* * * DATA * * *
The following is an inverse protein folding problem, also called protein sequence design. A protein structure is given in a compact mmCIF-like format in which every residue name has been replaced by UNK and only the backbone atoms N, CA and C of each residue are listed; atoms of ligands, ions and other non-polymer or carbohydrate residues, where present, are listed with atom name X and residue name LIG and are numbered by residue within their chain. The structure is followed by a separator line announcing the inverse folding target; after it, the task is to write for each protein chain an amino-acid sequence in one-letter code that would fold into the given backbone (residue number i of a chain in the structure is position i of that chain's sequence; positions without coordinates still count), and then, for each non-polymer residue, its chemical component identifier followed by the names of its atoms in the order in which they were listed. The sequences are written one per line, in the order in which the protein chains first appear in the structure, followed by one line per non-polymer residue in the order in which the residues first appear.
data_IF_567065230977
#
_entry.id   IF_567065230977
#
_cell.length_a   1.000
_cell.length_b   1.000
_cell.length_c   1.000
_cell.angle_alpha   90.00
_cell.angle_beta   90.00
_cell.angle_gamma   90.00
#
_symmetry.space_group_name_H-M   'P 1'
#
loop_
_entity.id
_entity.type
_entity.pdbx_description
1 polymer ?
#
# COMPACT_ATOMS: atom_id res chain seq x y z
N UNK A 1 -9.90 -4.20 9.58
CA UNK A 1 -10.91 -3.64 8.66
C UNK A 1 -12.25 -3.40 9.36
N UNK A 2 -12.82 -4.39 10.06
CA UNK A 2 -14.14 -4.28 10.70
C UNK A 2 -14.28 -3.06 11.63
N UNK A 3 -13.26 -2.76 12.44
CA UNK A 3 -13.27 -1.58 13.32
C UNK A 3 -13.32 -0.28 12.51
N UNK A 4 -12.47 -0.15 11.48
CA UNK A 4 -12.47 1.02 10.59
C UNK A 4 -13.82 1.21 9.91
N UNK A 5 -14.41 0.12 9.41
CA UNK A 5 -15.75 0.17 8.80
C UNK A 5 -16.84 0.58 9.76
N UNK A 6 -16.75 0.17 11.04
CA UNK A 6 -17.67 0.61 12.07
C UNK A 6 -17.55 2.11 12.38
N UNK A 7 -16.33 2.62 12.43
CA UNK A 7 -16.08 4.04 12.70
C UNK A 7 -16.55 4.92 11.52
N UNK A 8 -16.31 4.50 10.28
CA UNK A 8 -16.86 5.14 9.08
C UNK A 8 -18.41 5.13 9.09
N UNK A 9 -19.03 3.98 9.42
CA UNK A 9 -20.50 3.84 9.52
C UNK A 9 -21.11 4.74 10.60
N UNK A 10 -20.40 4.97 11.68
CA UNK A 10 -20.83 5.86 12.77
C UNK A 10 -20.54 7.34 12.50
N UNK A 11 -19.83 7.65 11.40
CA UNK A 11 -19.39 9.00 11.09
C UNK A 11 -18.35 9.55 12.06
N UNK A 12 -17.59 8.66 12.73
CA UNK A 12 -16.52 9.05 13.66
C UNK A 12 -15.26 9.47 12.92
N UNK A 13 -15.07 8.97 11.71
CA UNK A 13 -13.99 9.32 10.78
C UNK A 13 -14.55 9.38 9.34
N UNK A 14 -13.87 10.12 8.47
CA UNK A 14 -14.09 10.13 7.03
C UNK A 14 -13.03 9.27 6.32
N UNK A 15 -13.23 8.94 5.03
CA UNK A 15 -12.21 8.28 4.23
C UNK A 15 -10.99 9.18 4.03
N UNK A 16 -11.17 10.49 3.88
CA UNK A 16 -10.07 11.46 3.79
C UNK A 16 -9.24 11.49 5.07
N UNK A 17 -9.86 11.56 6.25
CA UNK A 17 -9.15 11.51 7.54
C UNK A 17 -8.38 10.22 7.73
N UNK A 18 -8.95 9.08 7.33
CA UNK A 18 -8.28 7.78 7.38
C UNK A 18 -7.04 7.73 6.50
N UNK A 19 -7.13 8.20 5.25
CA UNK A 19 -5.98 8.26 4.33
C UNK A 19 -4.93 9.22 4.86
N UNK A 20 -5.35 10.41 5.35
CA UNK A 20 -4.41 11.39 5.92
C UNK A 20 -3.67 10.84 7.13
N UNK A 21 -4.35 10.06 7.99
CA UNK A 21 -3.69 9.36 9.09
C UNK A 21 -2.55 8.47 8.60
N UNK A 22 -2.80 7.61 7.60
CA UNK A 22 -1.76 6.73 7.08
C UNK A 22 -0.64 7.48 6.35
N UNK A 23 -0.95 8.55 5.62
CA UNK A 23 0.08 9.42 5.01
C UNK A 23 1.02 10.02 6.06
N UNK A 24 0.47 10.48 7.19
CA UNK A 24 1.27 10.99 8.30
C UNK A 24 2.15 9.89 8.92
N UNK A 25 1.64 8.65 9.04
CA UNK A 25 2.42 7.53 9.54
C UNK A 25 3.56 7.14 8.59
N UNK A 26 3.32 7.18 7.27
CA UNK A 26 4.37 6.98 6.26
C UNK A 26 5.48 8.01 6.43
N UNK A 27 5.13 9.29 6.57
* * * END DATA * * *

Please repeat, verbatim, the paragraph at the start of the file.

The following is an inverse protein folding problem, also called protein sequence design. A protein structure is given in a compact mmCIF-like format in which every residue name has been replaced by UNK and only the backbone atoms N, CA and C of each residue are listed; atoms of ligands, ions and other non-polymer or carbohydrate residues, where present, are listed with atom name X and residue name LIG and are numbered by residue within their chain. The structure is followed by a separator line announcing the inverse folding target; after it, the task is to write for each protein chain an amino-acid sequence in one-letter code that would fold into the given backbone (residue number i of a chain in the structure is position i of that chain's sequence; positions without coordinates still count), and then, for each non-polymer residue, its chemical component identifier followed by the names of its atoms in the order in which they were listed. The sequences are written one per line, in the order in which the protein chains first appear in the structure, followed by one line per non-polymer residue in the order in which the residues first appear.